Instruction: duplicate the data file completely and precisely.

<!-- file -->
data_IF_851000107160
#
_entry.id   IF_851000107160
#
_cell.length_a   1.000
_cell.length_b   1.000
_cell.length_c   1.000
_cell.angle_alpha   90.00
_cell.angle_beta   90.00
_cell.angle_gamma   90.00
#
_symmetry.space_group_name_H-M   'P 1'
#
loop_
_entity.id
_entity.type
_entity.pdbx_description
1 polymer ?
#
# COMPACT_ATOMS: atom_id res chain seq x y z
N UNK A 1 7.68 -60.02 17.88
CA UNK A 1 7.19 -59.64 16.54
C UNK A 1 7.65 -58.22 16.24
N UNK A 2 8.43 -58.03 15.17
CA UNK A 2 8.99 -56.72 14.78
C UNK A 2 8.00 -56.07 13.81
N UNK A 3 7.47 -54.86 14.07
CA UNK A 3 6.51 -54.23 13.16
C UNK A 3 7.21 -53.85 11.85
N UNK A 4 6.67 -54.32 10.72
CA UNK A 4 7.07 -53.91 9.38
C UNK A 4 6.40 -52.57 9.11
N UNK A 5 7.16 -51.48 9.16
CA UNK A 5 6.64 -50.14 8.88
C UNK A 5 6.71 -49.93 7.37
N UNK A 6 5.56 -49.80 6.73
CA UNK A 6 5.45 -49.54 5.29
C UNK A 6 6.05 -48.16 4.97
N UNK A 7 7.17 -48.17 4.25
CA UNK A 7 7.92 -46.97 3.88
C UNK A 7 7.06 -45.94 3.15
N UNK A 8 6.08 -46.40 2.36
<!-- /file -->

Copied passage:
data_IF_851000107160
#
_entry.id   IF_851000107160
#
_cell.length_a   1.000
_cell.length_b   1.000
_cell.length_c   1.000
_cell.angle_alpha   90.00
_cell.angle_beta   90.00
_cell.angle_gamma   90.00
#
_symmetry.space_group_name_H-M   'P 1'
#
loop_
_entity.id
_entity.type
_entity.pdbx_description
1 polymer ?
#
# COMPACT_ATOMS: atom_id res chain seq x y z
N UNK A 1 7.68 -60.02 17.88
CA UNK A 1 7.19 -59.64 16.54
C UNK A 1 7.65 -58.22 16.24
N UNK A 2 8.43 -58.03 15.17
CA UNK A 2 8.99 -56.72 14.78
C UNK A 2 8.00 -56.07 13.81
N UNK A 3 7.47 -54.86 14.07
CA UNK A 3 6.51 -54.23 13.16
C UNK A 3 7.21 -53.85 11.85
N UNK A 4 6.67 -54.32 10.72
CA UNK A 4 7.07 -53.91 9.38
C UNK A 4 6.40 -52.57 9.11
N UNK A 5 7.16 -51.48 9.16
CA UNK A 5 6.64 -50.14 8.88
C UNK A 5 6.71 -49.93 7.37
N UNK A 6 5.56 -49.80 6.73
CA UNK A 6 5.45 -49.54 5.29
C UNK A 6 6.05 -48.16 4.97
N UNK A 7 7.17 -48.17 4.25
CA UNK A 7 7.92 -46.97 3.88
C UNK A 7 7.06 -45.94 3.15
N UNK A 8 6.08 -46.40 2.36